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What's up with James O'Keefe?

Who is James O'Keefe, and what's Project Veritas?

A thritysomething conservative provocateur and self-proclaimed "guerilla journalist," O'Keefe has been making undercover sting videos since 2009. That was the year he teamed up with a young conservative activist, Hannah Giles, to make a series of damning videos targeting ACORN, a left-wing organizing group.

O'Keefe and Giles got ACORN workers to advise them "on how to smuggle Salvadoran girls into the country, falsify a loan application to buy a house for use as a brothel and even claim the under-age prostitutes as dependents for tax purposes," according to The New York Times. Critics countered that the videos were selectively edited – an accusation O'Keefe has faced many times since – but ACORN effectively closed up shop soon after.

The sting made O'Keefe an overnight superstar in the burgeoning conservative media, and caught the attention of Andrew Breitbart, who was then one of the most powerful conservative journalists in the country. In 2010, O'Keefe founded Project Veritas, a nonprofit organization he uses to release and promote his videos.

And why are we talking about him?

Because he just screwed up. O'Keefe and his team of amateur investigators have had a few hits and a number of misses in the last seven years. But this week showcased perhaps his biggest flop yet: an attempted sting of the Washington Post that devolved into what conservative columnist Noah Rothman described as "an unrelenting cascade of incompetence."

O'Keefe and company apparently hoped to get The Washington Post to print a false story about Alabama Senate candidate Roy Moore, who has been accused of sexual misconduct with minors, including assault in one case. To that end, they seem to have recruited an aspiring conservative journalist to tell Post reporters that Moore had impregnated her when she was 15 and then forced her to get an abortion.

The Post quickly concluded that the woman's story was fiction and that she was deliberately trying to mislead the paper. In response, O'Keefe released a video in which a Washington Post reporter indicates that he sometimes disagrees with his paper's left-leaning opinion page.

O'Keefe, as he always does, marketed his video as a major revelation. But it was met with a collective eyeroll by just about everyone else, including many of O'Keefe's erstwhile allies on the right.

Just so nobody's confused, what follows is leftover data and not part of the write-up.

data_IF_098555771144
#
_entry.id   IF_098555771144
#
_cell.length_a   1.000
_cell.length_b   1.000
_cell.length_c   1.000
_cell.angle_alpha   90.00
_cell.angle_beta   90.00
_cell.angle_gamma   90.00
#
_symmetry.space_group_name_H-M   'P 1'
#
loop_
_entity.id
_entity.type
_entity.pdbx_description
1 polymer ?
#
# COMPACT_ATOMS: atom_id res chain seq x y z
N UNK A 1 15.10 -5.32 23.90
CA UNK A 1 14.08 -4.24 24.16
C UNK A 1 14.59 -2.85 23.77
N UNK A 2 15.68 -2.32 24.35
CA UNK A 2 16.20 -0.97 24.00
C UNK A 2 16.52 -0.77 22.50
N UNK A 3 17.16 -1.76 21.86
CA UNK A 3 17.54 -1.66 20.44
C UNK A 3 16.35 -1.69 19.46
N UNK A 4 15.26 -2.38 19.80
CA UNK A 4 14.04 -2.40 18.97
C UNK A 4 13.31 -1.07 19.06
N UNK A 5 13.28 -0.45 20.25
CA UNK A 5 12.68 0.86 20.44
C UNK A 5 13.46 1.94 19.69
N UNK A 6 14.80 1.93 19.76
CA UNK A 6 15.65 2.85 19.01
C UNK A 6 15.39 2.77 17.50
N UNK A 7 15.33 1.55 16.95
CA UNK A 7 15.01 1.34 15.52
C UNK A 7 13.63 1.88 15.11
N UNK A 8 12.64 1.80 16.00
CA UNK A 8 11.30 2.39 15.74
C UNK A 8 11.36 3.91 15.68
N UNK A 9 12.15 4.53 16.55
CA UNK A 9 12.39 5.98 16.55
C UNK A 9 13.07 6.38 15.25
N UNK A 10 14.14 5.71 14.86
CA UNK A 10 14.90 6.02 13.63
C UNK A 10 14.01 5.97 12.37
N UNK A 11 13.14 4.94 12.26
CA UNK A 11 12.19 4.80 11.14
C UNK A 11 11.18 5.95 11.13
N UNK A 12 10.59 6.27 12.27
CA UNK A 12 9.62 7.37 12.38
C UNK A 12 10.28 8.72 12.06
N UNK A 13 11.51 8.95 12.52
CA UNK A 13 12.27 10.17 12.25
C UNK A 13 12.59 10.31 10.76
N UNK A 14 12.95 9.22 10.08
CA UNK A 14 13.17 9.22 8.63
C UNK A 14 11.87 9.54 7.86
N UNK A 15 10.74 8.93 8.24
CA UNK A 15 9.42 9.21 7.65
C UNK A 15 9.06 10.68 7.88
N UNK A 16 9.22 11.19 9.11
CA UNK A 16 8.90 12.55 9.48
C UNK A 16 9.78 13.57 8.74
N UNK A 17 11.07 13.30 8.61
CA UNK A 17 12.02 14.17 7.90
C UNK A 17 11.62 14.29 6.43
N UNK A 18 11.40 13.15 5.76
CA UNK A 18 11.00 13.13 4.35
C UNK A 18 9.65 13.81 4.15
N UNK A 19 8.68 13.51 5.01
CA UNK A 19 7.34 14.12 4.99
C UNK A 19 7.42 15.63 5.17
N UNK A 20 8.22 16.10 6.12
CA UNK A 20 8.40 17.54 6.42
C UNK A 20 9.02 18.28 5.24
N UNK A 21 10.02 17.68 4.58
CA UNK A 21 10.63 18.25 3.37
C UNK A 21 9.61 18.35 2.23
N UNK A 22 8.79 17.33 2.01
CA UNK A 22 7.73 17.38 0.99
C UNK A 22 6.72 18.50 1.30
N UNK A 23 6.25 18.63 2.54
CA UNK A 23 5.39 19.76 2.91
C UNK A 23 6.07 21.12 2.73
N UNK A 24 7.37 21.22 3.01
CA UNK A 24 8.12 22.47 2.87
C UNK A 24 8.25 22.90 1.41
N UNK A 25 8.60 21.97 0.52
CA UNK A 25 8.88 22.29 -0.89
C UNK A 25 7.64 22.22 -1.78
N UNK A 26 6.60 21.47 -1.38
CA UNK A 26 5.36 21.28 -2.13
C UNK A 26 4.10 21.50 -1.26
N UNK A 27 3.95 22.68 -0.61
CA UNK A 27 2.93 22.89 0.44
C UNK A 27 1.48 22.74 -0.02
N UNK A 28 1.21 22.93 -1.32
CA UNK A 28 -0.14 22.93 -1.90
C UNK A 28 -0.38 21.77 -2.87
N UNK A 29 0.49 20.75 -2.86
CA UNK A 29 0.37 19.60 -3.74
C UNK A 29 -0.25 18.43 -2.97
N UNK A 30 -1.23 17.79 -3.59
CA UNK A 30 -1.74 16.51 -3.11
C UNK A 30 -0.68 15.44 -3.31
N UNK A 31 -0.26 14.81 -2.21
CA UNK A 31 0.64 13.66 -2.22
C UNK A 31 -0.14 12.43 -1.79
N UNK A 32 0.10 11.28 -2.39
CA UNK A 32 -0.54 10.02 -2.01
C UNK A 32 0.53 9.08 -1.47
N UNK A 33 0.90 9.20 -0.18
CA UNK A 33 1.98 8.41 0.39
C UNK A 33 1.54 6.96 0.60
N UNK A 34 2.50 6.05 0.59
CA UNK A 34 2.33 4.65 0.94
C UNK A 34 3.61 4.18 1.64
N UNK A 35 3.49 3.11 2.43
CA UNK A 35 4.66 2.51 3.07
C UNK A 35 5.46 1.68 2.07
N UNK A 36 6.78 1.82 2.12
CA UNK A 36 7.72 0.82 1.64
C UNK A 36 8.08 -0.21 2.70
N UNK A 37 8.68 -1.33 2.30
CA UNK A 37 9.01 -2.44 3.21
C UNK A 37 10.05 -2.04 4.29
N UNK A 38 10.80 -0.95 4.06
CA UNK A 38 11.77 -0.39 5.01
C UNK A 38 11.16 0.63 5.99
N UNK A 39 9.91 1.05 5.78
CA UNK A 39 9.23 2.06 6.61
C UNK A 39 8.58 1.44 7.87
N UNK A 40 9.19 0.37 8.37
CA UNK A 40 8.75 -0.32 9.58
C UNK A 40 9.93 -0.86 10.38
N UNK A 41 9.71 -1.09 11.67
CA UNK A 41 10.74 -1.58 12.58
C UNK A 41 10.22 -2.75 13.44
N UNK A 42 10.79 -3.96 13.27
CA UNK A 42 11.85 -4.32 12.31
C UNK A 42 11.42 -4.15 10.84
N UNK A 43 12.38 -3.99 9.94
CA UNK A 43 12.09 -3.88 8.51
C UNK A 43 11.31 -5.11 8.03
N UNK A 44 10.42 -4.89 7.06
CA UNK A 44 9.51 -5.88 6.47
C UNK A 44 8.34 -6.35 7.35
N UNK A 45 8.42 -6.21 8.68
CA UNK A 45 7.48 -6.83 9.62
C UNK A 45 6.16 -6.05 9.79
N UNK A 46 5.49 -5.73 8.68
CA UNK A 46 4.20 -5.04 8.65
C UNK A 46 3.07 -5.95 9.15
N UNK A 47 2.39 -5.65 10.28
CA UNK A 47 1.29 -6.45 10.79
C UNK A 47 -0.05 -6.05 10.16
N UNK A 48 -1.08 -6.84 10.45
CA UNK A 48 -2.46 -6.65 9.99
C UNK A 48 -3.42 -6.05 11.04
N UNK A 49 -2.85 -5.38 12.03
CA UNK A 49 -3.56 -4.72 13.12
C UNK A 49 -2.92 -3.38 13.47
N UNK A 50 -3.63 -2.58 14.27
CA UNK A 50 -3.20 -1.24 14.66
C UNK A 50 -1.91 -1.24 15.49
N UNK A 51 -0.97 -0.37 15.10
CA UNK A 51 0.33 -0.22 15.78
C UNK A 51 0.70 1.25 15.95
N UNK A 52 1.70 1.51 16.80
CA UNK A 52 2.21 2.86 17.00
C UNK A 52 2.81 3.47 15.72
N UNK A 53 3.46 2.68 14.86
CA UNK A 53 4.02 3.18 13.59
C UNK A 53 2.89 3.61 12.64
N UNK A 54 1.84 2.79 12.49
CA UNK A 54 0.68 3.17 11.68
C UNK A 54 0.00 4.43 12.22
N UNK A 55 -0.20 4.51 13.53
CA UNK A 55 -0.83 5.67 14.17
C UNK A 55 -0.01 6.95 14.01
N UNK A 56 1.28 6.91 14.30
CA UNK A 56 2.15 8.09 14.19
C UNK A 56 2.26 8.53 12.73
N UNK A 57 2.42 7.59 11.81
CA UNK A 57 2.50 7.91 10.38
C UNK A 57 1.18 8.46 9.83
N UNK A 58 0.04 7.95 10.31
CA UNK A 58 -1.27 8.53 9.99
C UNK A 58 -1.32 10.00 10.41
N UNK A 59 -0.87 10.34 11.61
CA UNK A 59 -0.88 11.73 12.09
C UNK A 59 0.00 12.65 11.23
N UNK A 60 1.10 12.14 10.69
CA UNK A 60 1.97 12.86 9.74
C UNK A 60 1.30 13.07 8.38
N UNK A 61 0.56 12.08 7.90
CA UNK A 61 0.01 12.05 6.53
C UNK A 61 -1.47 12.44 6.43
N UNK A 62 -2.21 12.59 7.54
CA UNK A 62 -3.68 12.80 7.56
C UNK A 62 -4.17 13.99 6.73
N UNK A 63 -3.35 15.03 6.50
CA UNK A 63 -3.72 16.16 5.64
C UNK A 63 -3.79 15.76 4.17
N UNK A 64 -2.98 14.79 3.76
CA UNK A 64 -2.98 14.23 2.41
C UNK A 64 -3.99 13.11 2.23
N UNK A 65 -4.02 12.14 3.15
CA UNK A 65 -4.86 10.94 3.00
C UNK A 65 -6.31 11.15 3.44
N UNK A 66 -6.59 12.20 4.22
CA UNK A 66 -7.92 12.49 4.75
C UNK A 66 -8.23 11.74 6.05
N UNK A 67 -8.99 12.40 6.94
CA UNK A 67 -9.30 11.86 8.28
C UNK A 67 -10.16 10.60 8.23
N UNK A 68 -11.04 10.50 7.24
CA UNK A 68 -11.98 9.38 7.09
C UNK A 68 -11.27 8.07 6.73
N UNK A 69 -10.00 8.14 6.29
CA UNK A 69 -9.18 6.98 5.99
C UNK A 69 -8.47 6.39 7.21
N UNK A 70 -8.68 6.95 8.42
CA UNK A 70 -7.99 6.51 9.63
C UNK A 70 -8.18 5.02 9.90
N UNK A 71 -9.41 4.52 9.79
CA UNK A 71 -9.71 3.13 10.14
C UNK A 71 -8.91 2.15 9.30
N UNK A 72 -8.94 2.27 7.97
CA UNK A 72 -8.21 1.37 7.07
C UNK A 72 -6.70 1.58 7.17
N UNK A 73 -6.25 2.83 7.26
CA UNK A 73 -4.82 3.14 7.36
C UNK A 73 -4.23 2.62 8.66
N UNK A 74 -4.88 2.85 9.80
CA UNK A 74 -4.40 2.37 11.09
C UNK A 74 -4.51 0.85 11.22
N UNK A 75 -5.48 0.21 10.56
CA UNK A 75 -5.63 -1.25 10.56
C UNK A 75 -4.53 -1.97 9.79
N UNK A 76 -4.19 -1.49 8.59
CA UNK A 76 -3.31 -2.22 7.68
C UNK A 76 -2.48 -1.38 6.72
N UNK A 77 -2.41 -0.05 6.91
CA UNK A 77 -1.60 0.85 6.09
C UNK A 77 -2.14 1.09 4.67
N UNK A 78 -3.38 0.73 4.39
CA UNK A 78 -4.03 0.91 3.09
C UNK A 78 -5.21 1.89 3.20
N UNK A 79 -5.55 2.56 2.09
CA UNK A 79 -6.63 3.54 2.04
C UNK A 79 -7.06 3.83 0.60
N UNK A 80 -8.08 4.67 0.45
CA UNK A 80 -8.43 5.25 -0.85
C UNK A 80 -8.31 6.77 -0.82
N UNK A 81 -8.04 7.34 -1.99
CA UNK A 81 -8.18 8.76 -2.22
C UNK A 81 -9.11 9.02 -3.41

Don't conservatives like him?

O'Keefe is an increasingly controversial figure on the right, particularly among conservative-leaning journalists. Many conservative news sites, including Breitbart and The Daily Caller, still regularly host his videos when he releases them. He also makes a lot of money off of well-heeled conservative donors. But many conservatives agree that his methods are unsound and his judgment is highly questionable.

Still, O'Keefe occasionally gets a scalp, and his videos led to the firing of two Democratic operatives in October 2016 after they confessed to a whole host of shoddy dealings on his hidden cameras. In 2011, O'Keefe forced the resignation of high-ranking NPR executives after they described the tea party as "racist" in a meeting his employees secretly recorded.

But for every success there are flops touted as bombshells. In 2010, he was arrested for trying to infiltrate then Democratic Sen. Mary Landreau's office dressed as a telephone repairman. In 2015, he tried to trick a staffer working for Hillary Clinton into accepting a $75 donation from someone who identified as a Canadian citizen, held a press conference to release the footage, and was roundly mocked by the reporters in attendance.

Other stings failed because of what can only be described as incompetence, such as when one of his employees called a target and forgot to hang up the phone before describing the details of the plot to another person.

O'Keefe has also had a series of fallings-out with some of his employees, who describe him as unethical and eager to take credit for others' work. "All [O'Keefe] cared about was that he had people saying embarrassing stuff on video," one former Veritas operative told The Daily Beast after the NPR sting in 2011. "I came to learn how desperate he was in terms of money and needing to rehabilitate his reputation."

Where did he get his start?

A New Jersey native, O'Keefe attended Rutgers University, where he attracted some attention for a video in which he satirically complained to a school official that Lucky Charms cereal is offensive because it trades on Irish stereotypes. He also founded a conservative paper at the school.

In his early 20s, according to The New York Times, he read labor organizer Saul Alinsky's "Rules for Radicals," a book that popular in tea party circles around the time of President Obama's election. After Rutgers, he went to work for the Leadership Institute, which was founded to train young conservative activists. 

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